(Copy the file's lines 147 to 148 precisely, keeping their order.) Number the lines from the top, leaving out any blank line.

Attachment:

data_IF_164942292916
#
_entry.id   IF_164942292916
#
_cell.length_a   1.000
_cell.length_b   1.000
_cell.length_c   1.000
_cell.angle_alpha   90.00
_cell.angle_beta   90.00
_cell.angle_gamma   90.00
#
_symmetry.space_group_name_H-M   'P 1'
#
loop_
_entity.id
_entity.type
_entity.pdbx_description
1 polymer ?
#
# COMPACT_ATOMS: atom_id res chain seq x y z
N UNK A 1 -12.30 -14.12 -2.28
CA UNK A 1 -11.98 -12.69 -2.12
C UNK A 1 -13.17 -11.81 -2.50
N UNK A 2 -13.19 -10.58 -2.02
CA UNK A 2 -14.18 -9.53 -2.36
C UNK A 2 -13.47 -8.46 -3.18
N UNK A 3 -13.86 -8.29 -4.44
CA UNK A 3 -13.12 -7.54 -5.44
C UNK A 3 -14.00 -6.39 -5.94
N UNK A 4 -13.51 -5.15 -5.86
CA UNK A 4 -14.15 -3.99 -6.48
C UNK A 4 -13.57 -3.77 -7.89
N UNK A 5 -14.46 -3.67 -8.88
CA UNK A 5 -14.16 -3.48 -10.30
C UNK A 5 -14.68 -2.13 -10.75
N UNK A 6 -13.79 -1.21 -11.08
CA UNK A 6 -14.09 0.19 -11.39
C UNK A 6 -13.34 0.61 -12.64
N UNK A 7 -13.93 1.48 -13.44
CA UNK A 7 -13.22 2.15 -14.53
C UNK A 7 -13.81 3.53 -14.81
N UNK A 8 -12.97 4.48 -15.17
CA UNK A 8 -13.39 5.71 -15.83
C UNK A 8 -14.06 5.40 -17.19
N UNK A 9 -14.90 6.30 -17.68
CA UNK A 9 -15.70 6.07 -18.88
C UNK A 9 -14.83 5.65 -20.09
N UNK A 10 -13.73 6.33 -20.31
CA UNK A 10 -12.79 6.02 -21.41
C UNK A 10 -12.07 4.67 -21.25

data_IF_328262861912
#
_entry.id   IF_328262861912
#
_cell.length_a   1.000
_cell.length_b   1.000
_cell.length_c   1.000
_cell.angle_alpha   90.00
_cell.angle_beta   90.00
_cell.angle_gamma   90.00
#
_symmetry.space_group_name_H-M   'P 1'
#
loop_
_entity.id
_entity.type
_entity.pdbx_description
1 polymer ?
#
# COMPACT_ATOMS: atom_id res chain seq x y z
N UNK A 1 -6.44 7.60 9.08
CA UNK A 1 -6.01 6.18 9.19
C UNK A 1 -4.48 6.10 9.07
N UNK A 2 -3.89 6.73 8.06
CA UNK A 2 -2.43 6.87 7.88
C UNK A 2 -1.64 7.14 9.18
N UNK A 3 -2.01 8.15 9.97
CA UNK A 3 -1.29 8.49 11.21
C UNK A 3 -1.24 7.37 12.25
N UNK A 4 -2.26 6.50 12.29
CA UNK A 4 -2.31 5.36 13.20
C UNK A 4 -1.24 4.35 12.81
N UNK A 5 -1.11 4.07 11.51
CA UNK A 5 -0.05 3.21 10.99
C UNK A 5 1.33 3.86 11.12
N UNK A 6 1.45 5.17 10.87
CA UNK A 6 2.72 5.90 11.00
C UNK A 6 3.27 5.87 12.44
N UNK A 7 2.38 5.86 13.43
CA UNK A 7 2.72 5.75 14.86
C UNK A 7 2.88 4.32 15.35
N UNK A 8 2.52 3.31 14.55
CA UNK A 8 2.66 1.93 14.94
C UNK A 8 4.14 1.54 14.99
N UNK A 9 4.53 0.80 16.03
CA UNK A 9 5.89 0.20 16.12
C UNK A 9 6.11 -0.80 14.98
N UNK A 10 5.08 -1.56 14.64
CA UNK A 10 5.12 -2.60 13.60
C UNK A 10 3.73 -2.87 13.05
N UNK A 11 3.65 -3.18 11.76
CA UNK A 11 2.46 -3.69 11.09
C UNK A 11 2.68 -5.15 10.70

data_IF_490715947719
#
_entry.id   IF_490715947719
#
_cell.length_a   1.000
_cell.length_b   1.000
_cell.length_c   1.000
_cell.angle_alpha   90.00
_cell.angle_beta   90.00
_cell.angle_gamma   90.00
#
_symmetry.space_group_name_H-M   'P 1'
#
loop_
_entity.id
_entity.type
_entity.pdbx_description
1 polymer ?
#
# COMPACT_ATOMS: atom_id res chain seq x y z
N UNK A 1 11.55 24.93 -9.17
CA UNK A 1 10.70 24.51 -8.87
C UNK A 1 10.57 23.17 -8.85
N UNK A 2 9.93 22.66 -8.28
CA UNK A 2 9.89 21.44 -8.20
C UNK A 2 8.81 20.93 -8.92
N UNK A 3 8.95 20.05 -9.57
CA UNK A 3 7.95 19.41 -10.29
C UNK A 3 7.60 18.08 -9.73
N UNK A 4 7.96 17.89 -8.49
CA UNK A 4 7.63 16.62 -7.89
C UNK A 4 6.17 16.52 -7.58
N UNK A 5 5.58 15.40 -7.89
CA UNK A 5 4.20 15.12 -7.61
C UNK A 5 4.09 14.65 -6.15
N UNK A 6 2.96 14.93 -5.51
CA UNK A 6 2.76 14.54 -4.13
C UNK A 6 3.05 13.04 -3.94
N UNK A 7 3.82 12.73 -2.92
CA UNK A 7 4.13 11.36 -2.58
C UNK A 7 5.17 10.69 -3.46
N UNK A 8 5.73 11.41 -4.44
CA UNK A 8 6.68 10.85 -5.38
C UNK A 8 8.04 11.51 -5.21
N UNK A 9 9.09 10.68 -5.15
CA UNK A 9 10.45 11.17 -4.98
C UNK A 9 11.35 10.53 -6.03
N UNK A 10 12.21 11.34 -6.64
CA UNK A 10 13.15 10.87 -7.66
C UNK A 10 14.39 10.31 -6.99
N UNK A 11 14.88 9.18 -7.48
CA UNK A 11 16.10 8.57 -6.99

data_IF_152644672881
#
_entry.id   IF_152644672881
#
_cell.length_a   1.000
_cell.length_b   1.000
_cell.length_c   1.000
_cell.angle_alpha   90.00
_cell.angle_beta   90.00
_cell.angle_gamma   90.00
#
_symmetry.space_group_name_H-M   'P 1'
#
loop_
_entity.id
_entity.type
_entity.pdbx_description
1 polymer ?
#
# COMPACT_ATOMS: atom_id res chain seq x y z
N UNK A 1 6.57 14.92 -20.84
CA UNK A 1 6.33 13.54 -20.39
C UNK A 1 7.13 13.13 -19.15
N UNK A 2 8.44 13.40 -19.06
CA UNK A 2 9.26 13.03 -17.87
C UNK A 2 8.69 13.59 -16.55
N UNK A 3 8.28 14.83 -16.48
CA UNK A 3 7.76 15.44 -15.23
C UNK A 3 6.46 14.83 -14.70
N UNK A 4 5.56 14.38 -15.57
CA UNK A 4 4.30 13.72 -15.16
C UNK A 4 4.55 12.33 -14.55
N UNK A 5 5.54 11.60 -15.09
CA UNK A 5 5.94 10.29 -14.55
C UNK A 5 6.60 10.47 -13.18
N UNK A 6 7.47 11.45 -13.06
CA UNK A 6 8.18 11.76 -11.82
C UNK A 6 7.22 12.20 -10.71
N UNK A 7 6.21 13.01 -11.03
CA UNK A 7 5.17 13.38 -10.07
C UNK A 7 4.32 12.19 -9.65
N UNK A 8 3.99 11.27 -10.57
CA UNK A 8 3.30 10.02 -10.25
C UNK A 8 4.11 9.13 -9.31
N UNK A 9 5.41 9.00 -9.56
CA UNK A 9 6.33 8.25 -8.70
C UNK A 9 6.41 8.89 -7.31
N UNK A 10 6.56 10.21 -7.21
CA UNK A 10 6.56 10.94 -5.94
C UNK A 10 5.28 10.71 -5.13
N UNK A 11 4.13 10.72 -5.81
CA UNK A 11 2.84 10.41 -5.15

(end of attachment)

C UNK A 8 8.04 11.51 -5.21
N UNK A 9 9.09 10.68 -5.15